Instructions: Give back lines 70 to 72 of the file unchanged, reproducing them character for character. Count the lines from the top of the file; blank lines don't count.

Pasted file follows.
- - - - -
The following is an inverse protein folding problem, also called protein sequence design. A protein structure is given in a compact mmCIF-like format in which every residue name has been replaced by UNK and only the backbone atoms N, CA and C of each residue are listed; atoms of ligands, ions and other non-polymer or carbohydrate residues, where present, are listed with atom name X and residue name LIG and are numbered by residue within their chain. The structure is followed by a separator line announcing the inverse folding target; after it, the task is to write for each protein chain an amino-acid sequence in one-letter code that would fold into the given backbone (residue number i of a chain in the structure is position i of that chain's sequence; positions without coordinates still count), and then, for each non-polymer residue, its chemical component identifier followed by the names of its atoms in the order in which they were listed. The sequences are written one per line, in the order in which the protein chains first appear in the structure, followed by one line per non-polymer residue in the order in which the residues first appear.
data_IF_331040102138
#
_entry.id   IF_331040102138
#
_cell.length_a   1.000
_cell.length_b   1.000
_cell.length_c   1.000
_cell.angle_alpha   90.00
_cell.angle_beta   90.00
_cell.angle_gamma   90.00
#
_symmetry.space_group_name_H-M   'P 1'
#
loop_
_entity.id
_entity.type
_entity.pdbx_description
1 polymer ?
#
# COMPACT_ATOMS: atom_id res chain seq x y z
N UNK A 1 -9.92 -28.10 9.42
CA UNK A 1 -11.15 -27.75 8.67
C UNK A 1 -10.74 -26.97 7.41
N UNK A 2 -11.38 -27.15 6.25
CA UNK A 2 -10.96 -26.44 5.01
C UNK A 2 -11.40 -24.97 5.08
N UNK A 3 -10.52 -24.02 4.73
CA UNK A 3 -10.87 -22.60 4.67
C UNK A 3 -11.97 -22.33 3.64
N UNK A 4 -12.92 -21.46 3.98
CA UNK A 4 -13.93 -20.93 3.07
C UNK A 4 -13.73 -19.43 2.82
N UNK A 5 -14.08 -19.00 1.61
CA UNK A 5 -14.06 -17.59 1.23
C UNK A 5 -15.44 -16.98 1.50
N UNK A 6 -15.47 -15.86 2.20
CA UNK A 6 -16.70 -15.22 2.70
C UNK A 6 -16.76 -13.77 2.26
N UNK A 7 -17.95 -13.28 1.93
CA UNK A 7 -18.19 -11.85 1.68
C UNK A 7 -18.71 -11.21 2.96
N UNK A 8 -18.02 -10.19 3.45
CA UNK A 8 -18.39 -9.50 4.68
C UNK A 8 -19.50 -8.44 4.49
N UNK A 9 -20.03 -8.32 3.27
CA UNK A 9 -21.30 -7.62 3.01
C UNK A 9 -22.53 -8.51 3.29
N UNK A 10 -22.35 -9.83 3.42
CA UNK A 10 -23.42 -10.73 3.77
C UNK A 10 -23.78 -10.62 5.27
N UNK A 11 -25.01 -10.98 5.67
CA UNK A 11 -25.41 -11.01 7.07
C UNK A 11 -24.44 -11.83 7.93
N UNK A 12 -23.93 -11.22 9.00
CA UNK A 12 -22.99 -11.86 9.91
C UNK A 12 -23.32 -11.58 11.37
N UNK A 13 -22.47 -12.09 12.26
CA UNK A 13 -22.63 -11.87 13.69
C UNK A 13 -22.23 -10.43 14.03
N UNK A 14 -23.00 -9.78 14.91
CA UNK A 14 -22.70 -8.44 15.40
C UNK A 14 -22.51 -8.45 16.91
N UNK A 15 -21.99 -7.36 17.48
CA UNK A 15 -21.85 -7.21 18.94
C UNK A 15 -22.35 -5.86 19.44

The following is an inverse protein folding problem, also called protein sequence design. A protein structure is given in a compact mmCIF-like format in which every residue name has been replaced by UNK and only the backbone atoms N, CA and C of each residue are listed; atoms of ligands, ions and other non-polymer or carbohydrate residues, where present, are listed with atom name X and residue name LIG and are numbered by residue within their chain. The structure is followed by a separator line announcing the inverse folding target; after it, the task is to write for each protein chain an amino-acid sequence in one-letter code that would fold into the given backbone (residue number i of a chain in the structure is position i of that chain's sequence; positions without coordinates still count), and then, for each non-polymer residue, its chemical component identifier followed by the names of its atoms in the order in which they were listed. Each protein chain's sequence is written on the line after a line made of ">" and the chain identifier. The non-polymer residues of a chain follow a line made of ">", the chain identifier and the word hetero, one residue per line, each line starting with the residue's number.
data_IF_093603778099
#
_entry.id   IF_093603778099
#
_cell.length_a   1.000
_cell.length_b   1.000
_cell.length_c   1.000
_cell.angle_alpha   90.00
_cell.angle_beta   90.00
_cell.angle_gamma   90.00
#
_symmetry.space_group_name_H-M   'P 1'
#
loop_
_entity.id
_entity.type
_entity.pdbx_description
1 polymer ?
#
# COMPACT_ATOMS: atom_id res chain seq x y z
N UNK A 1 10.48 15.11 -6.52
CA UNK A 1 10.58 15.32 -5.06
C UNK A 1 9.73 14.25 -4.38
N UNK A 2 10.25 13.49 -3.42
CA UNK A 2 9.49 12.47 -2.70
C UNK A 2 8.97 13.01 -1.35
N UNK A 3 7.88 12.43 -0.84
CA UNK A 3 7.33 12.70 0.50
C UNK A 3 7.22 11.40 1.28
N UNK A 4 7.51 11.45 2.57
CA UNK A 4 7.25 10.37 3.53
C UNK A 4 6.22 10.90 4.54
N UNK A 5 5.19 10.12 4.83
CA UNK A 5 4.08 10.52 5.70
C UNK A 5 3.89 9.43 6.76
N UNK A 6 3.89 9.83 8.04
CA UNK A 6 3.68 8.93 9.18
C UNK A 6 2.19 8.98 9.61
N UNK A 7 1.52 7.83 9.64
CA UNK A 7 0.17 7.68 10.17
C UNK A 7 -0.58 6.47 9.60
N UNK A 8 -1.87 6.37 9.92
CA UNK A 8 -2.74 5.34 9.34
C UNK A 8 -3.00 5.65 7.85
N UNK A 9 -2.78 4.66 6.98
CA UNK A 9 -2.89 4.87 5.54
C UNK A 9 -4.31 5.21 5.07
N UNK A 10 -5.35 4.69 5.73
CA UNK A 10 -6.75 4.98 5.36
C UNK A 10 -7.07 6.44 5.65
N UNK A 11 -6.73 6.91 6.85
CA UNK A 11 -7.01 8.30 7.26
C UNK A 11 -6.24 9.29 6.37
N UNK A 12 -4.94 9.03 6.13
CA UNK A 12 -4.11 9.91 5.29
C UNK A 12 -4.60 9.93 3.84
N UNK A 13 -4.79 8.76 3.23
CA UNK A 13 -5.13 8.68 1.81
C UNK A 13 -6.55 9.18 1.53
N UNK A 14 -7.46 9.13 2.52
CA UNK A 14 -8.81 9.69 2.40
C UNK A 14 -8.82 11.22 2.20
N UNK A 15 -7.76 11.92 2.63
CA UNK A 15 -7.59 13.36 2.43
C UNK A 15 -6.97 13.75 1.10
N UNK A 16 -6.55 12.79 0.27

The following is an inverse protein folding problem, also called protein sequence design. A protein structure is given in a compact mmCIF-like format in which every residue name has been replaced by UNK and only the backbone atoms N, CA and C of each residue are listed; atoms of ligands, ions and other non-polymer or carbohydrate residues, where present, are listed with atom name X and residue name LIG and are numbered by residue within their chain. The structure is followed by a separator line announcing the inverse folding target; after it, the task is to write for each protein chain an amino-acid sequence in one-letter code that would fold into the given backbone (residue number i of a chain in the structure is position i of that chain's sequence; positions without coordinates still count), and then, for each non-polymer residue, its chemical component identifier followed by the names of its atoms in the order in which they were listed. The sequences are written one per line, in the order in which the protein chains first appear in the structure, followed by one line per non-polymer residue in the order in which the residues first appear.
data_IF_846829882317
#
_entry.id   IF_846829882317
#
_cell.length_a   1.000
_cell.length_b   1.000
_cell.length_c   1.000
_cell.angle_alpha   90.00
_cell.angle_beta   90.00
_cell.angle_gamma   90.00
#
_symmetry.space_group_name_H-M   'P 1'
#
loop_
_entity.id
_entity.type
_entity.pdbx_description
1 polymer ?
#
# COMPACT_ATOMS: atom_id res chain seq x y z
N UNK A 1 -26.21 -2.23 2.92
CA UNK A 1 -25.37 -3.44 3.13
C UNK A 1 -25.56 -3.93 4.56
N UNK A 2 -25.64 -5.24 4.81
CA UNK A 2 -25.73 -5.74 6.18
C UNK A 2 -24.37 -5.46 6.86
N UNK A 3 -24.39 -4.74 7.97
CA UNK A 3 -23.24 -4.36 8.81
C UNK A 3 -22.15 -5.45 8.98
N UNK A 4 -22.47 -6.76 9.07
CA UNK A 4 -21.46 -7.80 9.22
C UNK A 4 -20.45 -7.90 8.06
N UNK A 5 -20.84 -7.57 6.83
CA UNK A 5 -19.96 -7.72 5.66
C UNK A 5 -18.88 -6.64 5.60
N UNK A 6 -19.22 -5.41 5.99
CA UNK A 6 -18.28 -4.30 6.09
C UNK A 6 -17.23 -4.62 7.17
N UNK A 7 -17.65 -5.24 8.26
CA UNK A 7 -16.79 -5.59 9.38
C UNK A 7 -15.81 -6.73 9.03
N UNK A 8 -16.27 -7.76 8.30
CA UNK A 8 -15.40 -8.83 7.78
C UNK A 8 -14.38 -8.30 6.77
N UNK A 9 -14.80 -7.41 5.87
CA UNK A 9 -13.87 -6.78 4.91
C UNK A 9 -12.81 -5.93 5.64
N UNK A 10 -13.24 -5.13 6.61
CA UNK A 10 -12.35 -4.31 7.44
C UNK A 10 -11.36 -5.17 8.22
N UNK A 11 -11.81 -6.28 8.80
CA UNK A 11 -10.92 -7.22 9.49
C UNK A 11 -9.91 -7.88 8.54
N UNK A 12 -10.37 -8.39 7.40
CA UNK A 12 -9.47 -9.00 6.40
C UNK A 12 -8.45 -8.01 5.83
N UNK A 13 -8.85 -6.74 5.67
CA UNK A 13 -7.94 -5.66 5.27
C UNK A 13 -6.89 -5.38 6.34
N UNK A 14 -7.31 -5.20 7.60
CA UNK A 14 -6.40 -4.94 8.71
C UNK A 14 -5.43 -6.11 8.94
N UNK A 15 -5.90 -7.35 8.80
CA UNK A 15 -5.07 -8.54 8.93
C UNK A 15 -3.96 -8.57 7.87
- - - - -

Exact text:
_entry.id   IF_093603778099
#
_cell.length_a   1.000